Since we encounter beauty in the world outside ourselves, the intense feelings it inspires in us makes it a constant challenge to the hubris and self-absorption to which human beings are prone. And this should lead us to regard life and the world with a certain reverence. Yet, as with truth and goodness, beauty can also often be seen as a judgment against our own inadequacies and failures. Hence the fairly common phenomenon of nihilistic rage that lashes out and violates truth, goodness, and beauty. The contemporary celebration of the deceitful, the cruel, and the hideous in postmodern art and literature (think only of Tracey Emin’s unmade bed, Manzoni’s cans of faeces, or the gratuitous violence that daily assails television screens) gives expression to this irrational resentment.
Paradoxically, it is possible to recognise beauty even in the squalor, pain, and decay we see in the world. The empirical fact of the tension between suffering and redemption that marks the human condition can be expressed aesthetically in ways that point to the ultimate triumph of good in this world of sorrows. As Roger Scruton explains in his outstanding reflection on Beauty in the Oxford University Press publication of the same name:
“T S Eliot’s ‘The Wasteland’ describes the modern city as a soulless desert, but it does so with images and allusions that affirm what the city denies. Our very ability to make this judgment is the final disproof of it. If we can grasp the emptiness of modern life, this is because art points to another way of being, and Eliot’s poem makes this other way available.”
Just as the natural splendour of a waterfall or an Alpine peak can arouse in us what in German is called Sehnsucht, a deep spiritual yearning, so too does true art, that is, works like Vermeer’s The Milkmaid or Botticelli’s The Birth of Venus, that appeal to our higher nature through the transformational power of beauty. The vision of redemption, the assurance of hope, the inchoate yearning for existential fulfilment, all find expression through the mysterious reality of beauty.
The implications for the meaning of leadership are profound. The essence of meaning, as Aristotle told us, is form – not mere shape, but the very nature of a thing, that which makes it what it is, its truth, goodness, and beauty in itself as a part of Being, the totality of existence. True education can only be built on the sure foundation of meaning, enabling us to understand ourselves, others, and the cosmos, and all the relationships within that potential harmony. And need it be reiterated that leadership grows out of true education and not skills training?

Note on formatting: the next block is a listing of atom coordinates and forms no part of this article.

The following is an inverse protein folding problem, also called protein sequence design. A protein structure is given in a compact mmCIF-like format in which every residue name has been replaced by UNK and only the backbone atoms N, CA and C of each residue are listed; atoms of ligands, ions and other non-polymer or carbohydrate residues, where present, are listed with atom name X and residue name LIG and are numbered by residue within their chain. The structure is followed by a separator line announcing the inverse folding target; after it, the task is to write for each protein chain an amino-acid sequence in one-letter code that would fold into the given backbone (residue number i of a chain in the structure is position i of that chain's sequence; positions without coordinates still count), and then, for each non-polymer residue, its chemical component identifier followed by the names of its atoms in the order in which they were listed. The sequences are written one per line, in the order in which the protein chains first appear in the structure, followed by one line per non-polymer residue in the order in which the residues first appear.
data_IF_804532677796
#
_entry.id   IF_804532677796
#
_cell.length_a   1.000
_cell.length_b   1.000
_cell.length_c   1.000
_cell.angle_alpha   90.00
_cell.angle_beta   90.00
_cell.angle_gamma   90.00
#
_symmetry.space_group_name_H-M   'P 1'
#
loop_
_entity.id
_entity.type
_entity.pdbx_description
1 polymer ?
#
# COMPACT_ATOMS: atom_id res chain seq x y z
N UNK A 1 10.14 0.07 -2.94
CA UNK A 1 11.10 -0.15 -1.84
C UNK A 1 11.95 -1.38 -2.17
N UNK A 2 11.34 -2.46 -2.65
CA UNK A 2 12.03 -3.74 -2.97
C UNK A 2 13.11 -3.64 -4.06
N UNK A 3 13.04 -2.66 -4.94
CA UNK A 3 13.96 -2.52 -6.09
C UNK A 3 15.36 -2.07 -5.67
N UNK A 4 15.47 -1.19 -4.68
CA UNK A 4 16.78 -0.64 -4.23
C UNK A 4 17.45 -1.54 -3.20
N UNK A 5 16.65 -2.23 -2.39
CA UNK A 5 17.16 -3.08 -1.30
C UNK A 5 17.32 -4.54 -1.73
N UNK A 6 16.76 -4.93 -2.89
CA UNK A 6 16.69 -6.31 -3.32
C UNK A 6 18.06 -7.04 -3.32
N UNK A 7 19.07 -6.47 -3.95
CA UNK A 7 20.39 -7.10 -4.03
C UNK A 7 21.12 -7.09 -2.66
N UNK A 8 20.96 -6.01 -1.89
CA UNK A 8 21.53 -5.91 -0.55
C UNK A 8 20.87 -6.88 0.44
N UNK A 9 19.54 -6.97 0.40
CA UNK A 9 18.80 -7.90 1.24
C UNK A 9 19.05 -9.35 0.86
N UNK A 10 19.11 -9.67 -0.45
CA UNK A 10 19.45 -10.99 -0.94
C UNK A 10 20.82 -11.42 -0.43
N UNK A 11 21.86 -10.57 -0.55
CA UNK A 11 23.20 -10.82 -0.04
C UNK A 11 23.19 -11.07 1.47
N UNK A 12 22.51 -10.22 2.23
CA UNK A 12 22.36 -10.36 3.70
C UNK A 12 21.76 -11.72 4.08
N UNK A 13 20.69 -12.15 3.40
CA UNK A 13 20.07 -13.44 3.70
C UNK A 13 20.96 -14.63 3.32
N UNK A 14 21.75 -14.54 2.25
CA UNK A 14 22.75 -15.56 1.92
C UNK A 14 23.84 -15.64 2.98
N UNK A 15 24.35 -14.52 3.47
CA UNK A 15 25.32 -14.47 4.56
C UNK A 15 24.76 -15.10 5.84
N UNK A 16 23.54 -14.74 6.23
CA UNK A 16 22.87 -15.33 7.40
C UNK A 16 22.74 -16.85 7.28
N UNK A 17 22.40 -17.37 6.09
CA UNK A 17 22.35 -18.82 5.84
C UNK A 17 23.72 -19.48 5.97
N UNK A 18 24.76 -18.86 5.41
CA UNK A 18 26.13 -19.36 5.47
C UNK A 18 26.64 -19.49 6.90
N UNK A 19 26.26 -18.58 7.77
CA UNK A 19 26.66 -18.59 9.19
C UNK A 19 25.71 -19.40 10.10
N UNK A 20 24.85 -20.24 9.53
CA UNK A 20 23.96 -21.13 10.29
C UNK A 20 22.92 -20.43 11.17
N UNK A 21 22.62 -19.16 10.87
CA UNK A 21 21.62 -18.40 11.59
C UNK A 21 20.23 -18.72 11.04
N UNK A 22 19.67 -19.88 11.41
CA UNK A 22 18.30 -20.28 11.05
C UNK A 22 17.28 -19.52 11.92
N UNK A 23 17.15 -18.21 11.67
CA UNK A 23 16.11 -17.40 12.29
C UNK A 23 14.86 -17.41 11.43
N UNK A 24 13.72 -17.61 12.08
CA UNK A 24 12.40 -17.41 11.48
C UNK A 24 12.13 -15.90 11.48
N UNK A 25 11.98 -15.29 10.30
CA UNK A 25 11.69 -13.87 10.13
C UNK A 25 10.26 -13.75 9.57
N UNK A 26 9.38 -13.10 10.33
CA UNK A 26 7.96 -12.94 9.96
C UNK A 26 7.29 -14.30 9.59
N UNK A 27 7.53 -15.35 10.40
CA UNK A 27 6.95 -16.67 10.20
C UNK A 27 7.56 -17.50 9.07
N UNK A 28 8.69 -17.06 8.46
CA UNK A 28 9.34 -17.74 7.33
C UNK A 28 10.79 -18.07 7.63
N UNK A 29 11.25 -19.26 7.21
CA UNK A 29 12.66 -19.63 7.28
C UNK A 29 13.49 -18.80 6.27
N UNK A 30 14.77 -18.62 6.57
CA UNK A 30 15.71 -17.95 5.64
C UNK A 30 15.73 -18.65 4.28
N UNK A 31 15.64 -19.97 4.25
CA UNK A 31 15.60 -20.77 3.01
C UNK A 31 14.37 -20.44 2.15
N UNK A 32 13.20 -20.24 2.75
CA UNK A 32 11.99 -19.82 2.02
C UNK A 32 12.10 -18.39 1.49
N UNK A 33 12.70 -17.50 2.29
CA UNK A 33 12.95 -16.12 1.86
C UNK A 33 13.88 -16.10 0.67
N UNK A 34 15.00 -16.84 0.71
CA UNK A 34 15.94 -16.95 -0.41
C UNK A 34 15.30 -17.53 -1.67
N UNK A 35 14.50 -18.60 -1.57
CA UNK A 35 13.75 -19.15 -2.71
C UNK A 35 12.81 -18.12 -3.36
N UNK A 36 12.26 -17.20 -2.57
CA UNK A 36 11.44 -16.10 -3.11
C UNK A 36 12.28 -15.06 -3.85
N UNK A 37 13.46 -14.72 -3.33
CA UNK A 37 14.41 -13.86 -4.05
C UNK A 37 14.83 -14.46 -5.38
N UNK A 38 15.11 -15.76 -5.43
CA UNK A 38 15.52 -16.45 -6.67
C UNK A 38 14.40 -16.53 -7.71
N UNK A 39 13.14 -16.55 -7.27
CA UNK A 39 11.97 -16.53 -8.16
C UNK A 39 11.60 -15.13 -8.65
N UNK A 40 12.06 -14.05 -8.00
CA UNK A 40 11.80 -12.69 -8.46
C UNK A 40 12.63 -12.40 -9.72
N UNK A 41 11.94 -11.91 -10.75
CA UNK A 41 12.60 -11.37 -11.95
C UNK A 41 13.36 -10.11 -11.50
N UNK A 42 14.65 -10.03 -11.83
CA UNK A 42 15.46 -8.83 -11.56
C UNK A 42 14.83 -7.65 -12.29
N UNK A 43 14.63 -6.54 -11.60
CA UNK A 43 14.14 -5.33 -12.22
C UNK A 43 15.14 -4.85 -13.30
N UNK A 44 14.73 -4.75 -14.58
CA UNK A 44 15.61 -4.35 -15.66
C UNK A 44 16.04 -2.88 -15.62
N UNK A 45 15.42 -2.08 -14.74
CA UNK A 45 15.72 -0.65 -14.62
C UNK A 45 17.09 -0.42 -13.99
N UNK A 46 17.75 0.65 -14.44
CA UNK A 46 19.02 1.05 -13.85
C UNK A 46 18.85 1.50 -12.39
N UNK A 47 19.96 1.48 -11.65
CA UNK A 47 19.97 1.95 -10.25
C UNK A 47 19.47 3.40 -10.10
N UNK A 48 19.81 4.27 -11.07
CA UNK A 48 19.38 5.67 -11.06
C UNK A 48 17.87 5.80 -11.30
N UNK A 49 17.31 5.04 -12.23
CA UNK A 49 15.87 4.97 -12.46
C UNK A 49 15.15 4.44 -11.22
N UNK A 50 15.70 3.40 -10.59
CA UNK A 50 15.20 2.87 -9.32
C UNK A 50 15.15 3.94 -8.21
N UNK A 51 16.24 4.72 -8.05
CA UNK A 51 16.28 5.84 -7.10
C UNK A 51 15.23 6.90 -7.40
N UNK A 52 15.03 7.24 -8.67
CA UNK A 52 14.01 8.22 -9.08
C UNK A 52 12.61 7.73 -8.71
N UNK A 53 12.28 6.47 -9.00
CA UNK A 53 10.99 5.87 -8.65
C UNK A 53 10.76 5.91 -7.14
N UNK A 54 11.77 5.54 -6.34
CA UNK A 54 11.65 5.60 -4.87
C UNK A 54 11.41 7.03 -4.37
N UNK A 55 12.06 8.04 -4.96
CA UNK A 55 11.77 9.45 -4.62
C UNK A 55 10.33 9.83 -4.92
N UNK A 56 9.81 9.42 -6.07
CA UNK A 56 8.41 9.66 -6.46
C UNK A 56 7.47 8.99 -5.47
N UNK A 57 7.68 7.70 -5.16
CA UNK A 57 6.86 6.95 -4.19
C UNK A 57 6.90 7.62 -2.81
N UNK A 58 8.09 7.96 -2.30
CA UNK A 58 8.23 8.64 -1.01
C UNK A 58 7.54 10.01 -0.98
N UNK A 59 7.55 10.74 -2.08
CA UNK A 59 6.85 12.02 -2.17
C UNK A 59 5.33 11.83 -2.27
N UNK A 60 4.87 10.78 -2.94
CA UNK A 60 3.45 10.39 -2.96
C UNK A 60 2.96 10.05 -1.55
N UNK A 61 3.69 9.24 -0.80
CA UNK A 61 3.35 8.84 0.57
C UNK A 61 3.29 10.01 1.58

Leadership, in the first instance, is built on truth, a total commitment to seeing things as they are in reality. Without such a commitment, concepts like justice, vision, strategy, and mission, have no meaning. In the second instance, leadership must seek human flourishing, that is, the good of all, an impossible task unless one has a clear and compelling grasp of what constitutes the good of human beings. The leadership ideals of service and sacrifice that flow from those principles are inspiring and profoundly pleasing to the soul, even in failure. In other words, in its true form, leadership is a thing of great beauty.
In her Pulitzer Prize-winning book, “Team of Rivals”, Doris Kearns Goodwin relates the story of how some forty years after Lincoln’s assassination, Tolstoy was asked by villagers in a remote region of the Caucasus to tell them about the great leaders of history. He spoke about Alexander, Caesar, Frederick the Great, and Napoleon, but in the end, the person the villagers wanted to hear about was Lincoln. Goodwin quotes the great novelist:
“This little incident proves how largely the name of Lincoln is worshipped throughout the world and how legendary his personality has become. Now, why was Lincoln so great that he overshadows all other national heroes? He really was not a great general like Napoleon or Washington; he was not such a skillful statesman as Gladstone or Frederick the Great, but his supremacy expresses itself altogether in his peculiar moral power and in the greatness of his character.”
Lincoln continues to inspire people all around the world because of the splendour of his vision, his grace under pressure, and his profound compassion and generosity of spirit for all people, even his enemies. His leadership was a thing of beauty because it was built on truth and goodness, as could be discerned by the people of any culture.
In the moral confusion of the postmodern West, too many people have been misled to believe that truth, goodness, and beauty, and therefore leadership, are in the eye of the beholder. They fail to see that their subjectivist mindset logically leaves not only the transcendentals, but also leadership, impossible to define, and therefore, impossible to achieve. Is it any wonder that we have a global leadership crisis? This socially destructive mindset is at the root of the existential despair choking western society.
Human flourishing is beautiful, as is the seemingly interminable struggle to achieve it; human degradation, on the other hand, is ugly, as is the cynicism that accepts it as inevitable. The inescapable question for any society is whether it is a thing of beauty, a celebration of human flourishing, and therefore a culture worthy of transmission to succeeding generations, and also adoption by immigrants. It is a question about identity, who we are, vision, the fulfilment we look towards, and virtue, the positive principles on which alone we can build a truly beautiful society. Not for nothing did Dostoevsky have Prince Myskin say in The Idiot:
“Beauty will save the world.”